Saturday, September 18, 2021

Life Is Unfair

This certainly does seem unfair. You do the right thing and exercise, and your body figures you're going to do it on a regular basis and so reduces the number of calories you burn at rest to make sure you don't get too thin. This means that if you don't exercise on a regular basis but eat the same as before, you're at risk of gaining weight. Bummer! 

But in the environment in which we evolved, very few people were overweight. Getting enough food was the problem, not getting too much of it. So we evolved to not waste energy when possible. Every calorie was precious in those times, and even today in areas of famine.

So, because it's unfair, does it mean we should just give up and stop exercising? Of course not. Most of us are so much better off than people in the rest of the world that a few metabolic injustices aren't that important.

When I was first diagnosed with type 2 a friend who was diagnosed at about the same time asked me, "Do you ever wonder 'Why me?' "

I said no, just as when a close friend died from a brain tumor I didn't say, "Why her, not me?"

Life is unfair, and we can only try to make the best of whatever life we've been given. I try to learn as much as I can about type 2 and then share information with others, although that's getting harder and harder as research seems to be increasing exponentially and the complexity is also increasing so that if you don't have a degree in biochemistry it's difficult to understand.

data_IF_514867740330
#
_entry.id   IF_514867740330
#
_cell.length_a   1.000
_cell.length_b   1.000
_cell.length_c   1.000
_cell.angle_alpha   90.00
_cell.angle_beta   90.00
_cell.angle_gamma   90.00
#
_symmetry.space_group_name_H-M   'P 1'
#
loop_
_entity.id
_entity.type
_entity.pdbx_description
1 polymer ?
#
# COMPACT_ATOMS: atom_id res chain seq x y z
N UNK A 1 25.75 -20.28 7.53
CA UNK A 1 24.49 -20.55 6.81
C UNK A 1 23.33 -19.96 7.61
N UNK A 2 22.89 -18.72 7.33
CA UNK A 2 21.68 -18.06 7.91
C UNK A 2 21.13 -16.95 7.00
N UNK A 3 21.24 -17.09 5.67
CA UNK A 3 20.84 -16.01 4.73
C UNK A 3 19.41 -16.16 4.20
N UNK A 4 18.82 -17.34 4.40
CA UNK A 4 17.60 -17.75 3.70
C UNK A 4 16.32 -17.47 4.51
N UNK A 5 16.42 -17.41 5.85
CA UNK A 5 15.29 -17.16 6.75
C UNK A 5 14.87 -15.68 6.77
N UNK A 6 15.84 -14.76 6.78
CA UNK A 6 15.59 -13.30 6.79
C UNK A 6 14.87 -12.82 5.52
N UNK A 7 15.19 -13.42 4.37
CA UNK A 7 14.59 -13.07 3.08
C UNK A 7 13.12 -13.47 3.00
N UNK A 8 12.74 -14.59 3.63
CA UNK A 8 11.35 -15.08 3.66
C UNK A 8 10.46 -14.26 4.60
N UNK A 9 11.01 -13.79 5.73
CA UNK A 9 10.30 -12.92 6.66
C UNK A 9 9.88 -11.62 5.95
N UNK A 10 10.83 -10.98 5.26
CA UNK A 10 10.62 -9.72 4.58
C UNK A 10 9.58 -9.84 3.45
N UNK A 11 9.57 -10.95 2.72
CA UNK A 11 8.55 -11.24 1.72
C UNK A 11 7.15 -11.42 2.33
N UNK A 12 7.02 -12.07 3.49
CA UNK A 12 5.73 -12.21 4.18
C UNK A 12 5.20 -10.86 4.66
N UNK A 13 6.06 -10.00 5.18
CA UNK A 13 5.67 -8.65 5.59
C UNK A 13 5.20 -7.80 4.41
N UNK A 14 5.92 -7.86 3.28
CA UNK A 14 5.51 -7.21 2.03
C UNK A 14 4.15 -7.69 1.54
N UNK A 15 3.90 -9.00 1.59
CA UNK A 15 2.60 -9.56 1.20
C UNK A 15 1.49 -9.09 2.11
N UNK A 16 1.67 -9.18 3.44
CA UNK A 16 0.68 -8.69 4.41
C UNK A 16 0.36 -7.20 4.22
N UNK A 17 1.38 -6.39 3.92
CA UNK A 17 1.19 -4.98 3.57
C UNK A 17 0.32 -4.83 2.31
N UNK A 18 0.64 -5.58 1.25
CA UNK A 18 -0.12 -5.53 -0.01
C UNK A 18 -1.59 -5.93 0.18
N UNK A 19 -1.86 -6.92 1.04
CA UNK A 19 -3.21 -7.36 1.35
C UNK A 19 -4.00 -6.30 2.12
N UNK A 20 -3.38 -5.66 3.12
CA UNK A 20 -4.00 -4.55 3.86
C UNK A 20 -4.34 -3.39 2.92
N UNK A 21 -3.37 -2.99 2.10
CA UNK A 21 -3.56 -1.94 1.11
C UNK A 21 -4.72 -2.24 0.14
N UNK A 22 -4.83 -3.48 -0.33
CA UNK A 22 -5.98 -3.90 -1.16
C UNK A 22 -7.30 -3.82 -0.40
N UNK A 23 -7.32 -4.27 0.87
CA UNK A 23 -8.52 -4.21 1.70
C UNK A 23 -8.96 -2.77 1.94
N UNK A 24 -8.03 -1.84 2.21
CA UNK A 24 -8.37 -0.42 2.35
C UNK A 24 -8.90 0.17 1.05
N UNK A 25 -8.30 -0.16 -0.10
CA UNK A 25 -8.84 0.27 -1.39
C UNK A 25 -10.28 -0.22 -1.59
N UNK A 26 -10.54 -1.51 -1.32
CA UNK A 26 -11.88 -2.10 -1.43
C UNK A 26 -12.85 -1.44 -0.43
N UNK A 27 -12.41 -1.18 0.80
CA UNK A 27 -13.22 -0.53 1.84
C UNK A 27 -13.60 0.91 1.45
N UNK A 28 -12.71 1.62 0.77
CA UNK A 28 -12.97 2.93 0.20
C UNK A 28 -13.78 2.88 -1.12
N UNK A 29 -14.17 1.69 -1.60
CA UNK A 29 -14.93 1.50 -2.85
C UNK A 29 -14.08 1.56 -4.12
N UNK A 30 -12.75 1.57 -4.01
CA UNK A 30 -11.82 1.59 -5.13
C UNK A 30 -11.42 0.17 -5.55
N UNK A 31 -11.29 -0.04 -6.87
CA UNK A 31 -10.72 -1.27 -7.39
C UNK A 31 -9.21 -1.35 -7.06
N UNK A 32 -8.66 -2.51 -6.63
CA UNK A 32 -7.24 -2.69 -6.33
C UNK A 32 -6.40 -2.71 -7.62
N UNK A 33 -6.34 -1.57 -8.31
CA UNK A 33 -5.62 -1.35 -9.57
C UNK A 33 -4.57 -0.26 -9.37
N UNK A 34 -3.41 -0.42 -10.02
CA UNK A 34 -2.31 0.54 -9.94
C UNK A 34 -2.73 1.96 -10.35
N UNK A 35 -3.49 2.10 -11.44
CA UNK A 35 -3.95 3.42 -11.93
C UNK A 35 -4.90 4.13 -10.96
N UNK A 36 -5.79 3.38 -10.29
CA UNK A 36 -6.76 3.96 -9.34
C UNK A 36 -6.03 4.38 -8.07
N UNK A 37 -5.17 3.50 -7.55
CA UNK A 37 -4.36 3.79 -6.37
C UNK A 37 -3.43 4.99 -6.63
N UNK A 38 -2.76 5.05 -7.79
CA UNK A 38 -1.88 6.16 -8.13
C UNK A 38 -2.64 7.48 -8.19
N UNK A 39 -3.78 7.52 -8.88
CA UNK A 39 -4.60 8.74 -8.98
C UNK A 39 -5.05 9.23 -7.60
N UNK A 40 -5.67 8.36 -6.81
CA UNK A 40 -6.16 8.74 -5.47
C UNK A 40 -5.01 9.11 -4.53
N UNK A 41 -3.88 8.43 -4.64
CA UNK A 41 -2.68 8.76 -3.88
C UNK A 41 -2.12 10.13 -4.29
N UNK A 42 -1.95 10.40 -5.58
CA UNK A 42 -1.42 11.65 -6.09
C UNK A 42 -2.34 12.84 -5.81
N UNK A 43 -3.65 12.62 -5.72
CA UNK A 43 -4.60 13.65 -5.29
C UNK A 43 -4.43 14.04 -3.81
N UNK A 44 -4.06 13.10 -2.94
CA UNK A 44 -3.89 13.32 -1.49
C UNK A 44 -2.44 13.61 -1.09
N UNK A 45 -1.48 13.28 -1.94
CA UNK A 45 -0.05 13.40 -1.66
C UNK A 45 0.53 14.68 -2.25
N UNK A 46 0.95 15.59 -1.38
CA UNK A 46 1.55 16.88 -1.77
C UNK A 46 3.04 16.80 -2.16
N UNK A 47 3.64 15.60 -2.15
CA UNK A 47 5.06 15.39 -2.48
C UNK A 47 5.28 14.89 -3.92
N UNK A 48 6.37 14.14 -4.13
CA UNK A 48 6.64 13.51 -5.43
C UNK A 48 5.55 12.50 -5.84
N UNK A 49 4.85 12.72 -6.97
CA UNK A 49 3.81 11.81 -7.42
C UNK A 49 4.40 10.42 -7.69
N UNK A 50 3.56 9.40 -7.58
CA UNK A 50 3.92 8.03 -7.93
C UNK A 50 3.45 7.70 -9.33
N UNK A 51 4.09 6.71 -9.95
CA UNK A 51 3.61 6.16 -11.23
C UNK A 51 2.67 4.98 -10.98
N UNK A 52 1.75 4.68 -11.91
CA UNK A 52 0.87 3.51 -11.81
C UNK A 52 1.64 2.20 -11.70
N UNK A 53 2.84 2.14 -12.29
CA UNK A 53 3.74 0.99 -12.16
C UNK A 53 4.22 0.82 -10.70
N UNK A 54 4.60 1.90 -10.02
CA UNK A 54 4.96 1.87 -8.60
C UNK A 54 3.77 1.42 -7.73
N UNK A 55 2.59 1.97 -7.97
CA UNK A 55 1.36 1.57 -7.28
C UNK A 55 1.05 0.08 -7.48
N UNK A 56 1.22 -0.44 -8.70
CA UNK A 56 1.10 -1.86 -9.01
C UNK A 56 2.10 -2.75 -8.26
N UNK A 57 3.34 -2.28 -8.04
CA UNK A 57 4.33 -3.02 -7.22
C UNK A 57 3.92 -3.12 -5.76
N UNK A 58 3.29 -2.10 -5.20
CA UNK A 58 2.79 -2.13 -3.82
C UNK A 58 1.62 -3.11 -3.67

Some research I don't even try to blog about because it's so complex, sometimes over my own head.

But I keep reading, in the hopes that some of it will be useful to others.


  1. I am trying to accept that I will always be in a larger body, and look at exercise as a way to look after myself rather than 'to lose weight'. However after a lifetime being a victim (and I do consider myself a victim) of 'diet culture', this is extremely hard to unlearn.

  2. I agree it's very hard to have a larger body in a culture that worships thinness. In the past, it was considered good to be "plump," and women's publications were full of ads for products that would help you gain weight. I had a friend who was thin, and when I once mentioned it, so was annoyed, as she equated "thin" with "skinny," which was bad. Her doctor came up with the term "slender," and she liked that.

    The real problem is judging people by their body sizes, regardles of which size is currently popular.

    Your approach sounds wise to me.